A 2011 study in the BMJ looked at the long-term outcomes of delayed cord clamping [6].  They used sealed-envelope randomisation, and followed up the infants after 4 months. Those in the delayed cord clamping group had substantially higher ferritin levels at 4 months; ferritin levels are considered a good measure of overall iron status. Significantly fewer infants in the delayed clamping group were considered iron-deficient.

The evidence would seem to be stacked up in favour of delayed cord clamping as it improves iron status in infancy, and does not increase risk of complications to the mother. Several hospitals are using delayed clamping as standard, practicing based on the evidence, rather than the guidelines. The guidelines for this aspect of care during childbirth may soon be evidence-based.

References:

[1] Denis Campbell. Cutting cord too early puts babies at risk, NHS warned. The Guardian. 25 April 2013. [Cited 28 April 2013] Available online: http://www.guardian.co.uk/society/2013/apr/25/cutting-cord-babies-risk-nhs

[2] National Collaborating Centre for Women’s and Children’s Health. Intrapartum Care: care of healthy women and their babies during childbirth. 2007. [Cited 28 April 2013] Available online: http://www.nice.org.uk/nicemedia/pdf/CG55FullGuideline.pdf

[3] NICE. Review of Clinical Guideline (CG55) – Intrapartum Care. February 2011. [Cited 28 April 2013] Available online: https://www.nice.org.uk/guidance/cg55/documents/cg55-intrapartum-care-review-decision2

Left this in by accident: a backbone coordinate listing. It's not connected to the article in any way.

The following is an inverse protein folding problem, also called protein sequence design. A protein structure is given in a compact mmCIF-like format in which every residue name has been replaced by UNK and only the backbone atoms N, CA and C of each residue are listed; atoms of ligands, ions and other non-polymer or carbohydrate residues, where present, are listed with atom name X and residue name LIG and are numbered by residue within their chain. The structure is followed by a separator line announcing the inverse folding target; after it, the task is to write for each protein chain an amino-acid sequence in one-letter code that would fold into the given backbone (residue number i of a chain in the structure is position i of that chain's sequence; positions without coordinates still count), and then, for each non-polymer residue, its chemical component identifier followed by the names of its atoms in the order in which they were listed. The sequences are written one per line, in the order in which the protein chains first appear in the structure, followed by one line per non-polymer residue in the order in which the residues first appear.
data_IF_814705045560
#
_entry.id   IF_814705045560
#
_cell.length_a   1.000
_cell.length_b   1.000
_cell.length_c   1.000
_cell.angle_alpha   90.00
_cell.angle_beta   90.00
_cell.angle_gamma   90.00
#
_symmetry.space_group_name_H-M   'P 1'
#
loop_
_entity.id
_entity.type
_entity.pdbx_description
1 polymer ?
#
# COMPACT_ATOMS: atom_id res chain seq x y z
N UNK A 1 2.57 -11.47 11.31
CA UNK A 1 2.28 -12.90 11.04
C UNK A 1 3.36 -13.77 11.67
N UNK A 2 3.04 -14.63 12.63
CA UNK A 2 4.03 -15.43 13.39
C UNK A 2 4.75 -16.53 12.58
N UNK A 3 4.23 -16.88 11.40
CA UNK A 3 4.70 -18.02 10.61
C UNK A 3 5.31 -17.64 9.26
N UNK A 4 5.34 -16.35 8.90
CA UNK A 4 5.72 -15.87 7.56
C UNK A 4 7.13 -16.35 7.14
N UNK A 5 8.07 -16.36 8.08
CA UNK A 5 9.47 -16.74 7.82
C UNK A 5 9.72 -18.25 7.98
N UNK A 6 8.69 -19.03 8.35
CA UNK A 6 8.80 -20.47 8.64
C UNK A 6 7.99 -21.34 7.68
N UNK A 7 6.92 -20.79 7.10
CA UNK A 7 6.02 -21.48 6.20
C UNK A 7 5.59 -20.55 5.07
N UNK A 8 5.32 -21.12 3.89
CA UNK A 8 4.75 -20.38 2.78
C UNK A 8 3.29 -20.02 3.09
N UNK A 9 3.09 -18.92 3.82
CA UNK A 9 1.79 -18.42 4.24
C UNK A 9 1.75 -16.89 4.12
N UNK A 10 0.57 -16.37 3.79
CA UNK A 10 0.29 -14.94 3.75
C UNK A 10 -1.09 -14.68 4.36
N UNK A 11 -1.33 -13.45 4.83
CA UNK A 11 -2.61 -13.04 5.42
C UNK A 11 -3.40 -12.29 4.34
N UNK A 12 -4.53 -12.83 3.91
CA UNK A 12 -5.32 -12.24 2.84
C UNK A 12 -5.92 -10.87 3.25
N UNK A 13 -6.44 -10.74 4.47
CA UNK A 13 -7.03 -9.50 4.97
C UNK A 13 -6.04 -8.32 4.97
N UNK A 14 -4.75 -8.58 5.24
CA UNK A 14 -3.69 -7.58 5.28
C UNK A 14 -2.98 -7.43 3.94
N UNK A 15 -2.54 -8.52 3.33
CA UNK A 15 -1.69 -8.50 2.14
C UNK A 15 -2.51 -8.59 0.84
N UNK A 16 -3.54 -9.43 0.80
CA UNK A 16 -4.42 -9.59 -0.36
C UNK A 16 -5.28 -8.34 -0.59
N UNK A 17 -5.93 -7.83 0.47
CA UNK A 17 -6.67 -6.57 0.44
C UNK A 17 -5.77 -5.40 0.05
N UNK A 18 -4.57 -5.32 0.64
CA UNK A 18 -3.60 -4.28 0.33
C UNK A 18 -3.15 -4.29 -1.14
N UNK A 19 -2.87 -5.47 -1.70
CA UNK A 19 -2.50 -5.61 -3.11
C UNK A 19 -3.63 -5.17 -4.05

[4] McDonald S, Middleton P. Effect of timing of umbilical cord clamping of term infants on maternal and neonatal outcomes.  Cochrane Database of Systematic Reviews. 2008. CD004074. [Cited 28 April 2013]

[5] Rabe H, Diaz-Rossello JL, Duley L, Dowswell T. Effect of timing of umbilical cord clamping and other strategies to influence placental transfusion at preterm birth on maternal and infant outcomes. Cochrane Database of Systematic Reviews. 2012. CD003248 [Cited 28 April 2013]

[6] Andersson O, Hellström-Westas L, Andersson D, Domellöf M. Effect of delayed versus early umbilical cord clamping on neonatal outcomes and iron status at 4 months: a randomised controlled trial. BMJ 2011;343:d7157 [Cited 28 April 2013]

Alice Buchan

I'm Alice, a fifth year medical student at the University of Oxford. I did my 'intercalated year' focusing on immunology. At the moment, my particular interests are in immunology, reproductive biology, and obstetrics.

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Delayed cord clamping: simple but effective? by Alice Buchan is licensed under a Creative Commons Attribution-NonCommercial-NoDerivatives 4.0 International License. Unless otherwise stated, all images used within the blog are not available for reuse or republication as they are purchased for Students 4 Best Evidence from shutterstock.com.